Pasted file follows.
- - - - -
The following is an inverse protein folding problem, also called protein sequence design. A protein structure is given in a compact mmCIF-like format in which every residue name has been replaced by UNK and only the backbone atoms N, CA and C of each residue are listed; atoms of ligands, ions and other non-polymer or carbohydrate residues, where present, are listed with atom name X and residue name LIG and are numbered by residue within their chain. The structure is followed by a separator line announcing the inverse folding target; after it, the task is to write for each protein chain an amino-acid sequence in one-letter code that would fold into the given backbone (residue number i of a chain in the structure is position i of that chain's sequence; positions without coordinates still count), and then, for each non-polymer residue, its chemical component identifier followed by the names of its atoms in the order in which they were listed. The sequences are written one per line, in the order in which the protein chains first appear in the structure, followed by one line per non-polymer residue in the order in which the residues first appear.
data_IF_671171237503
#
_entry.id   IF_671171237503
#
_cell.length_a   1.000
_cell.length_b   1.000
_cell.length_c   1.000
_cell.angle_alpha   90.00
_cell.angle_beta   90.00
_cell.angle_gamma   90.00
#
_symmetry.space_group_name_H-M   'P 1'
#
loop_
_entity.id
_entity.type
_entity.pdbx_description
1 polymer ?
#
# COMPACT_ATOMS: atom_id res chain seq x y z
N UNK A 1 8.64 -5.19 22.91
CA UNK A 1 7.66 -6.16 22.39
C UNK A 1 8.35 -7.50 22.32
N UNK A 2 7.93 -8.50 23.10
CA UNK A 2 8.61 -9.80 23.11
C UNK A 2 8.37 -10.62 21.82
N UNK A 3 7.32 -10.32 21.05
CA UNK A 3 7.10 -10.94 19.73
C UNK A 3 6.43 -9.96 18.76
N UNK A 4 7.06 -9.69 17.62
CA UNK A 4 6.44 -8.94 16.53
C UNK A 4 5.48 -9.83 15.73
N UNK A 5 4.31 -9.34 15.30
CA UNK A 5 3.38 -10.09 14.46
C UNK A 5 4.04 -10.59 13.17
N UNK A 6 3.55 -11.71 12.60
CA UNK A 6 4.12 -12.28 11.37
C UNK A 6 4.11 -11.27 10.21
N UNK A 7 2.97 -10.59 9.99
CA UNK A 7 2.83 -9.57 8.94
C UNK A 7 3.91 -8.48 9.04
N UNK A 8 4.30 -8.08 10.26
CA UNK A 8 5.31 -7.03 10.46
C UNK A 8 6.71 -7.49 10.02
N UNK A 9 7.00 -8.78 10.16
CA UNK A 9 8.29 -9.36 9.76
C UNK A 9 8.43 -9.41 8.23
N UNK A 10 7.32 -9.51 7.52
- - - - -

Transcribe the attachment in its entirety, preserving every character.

The following is an inverse protein folding problem, also called protein sequence design. A protein structure is given in a compact mmCIF-like format in which every residue name has been replaced by UNK and only the backbone atoms N, CA and C of each residue are listed; atoms of ligands, ions and other non-polymer or carbohydrate residues, where present, are listed with atom name X and residue name LIG and are numbered by residue within their chain. The structure is followed by a separator line announcing the inverse folding target; after it, the task is to write for each protein chain an amino-acid sequence in one-letter code that would fold into the given backbone (residue number i of a chain in the structure is position i of that chain's sequence; positions without coordinates still count), and then, for each non-polymer residue, its chemical component identifier followed by the names of its atoms in the order in which they were listed. The sequences are written one per line, in the order in which the protein chains first appear in the structure, followed by one line per non-polymer residue in the order in which the residues first appear.
data_IF_671171237503
#
_entry.id   IF_671171237503
#
_cell.length_a   1.000
_cell.length_b   1.000
_cell.length_c   1.000
_cell.angle_alpha   90.00
_cell.angle_beta   90.00
_cell.angle_gamma   90.00
#
_symmetry.space_group_name_H-M   'P 1'
#
loop_
_entity.id
_entity.type
_entity.pdbx_description
1 polymer ?
#
# COMPACT_ATOMS: atom_id res chain seq x y z
N UNK A 1 8.64 -5.19 22.91
CA UNK A 1 7.66 -6.16 22.39
C UNK A 1 8.35 -7.50 22.32
N UNK A 2 7.93 -8.50 23.10
CA UNK A 2 8.61 -9.80 23.11
C UNK A 2 8.37 -10.62 21.82
N UNK A 3 7.32 -10.32 21.05
CA UNK A 3 7.10 -10.94 19.73
C UNK A 3 6.43 -9.96 18.76
N UNK A 4 7.06 -9.69 17.62
CA UNK A 4 6.44 -8.94 16.53
C UNK A 4 5.48 -9.83 15.73
N UNK A 5 4.31 -9.34 15.30
CA UNK A 5 3.38 -10.09 14.46
C UNK A 5 4.04 -10.59 13.17
N UNK A 6 3.55 -11.71 12.60
CA UNK A 6 4.12 -12.28 11.37
C UNK A 6 4.11 -11.27 10.21
N UNK A 7 2.97 -10.59 9.99
CA UNK A 7 2.83 -9.57 8.94
C UNK A 7 3.91 -8.48 9.04
N UNK A 8 4.30 -8.08 10.26
CA UNK A 8 5.31 -7.03 10.46
C UNK A 8 6.71 -7.49 10.02
N UNK A 9 7.00 -8.78 10.16
CA UNK A 9 8.29 -9.36 9.76
C UNK A 9 8.43 -9.41 8.23
N UNK A 10 7.32 -9.51 7.52